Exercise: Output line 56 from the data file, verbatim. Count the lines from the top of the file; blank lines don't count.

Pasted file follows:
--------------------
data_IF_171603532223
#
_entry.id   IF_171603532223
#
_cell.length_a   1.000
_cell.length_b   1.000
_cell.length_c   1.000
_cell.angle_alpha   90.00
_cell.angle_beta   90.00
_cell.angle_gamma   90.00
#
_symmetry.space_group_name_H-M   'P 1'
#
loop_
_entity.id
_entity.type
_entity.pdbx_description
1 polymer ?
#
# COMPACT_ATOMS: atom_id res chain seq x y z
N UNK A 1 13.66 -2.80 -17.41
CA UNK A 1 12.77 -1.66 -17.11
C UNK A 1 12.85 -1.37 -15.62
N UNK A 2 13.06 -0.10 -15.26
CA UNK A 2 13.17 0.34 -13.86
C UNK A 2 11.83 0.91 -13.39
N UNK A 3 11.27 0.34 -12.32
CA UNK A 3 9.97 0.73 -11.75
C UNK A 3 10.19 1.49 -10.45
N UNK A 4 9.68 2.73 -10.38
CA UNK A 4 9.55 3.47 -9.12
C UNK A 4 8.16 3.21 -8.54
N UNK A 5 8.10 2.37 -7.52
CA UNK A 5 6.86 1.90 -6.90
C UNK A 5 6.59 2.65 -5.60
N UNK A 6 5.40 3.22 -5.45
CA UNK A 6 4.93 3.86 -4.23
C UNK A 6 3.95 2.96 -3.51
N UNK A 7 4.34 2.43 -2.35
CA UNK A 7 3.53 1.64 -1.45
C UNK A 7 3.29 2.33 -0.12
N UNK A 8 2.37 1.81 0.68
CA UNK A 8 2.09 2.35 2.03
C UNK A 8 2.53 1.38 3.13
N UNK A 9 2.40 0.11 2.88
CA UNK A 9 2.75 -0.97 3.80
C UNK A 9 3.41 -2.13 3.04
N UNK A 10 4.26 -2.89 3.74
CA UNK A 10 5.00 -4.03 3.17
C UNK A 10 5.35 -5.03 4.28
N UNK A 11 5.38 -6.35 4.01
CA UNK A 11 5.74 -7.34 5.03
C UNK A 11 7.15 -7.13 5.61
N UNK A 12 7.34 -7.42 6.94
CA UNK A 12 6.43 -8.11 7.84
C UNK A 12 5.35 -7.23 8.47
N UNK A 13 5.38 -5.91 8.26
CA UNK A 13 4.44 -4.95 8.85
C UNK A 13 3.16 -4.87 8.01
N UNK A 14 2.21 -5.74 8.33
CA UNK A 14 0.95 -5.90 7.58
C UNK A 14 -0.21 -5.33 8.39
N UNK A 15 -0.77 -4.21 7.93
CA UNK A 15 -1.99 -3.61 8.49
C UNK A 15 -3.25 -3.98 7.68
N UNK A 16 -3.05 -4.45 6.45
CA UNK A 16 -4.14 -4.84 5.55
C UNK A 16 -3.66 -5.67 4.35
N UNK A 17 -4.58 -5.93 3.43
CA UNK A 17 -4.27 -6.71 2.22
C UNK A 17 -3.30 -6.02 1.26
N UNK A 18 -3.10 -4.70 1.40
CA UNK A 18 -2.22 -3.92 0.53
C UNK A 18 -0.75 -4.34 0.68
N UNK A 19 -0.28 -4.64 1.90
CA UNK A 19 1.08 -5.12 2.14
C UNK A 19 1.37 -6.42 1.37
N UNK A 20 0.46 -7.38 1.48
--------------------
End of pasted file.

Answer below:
C UNK A 12 5.35 -7.23 8.47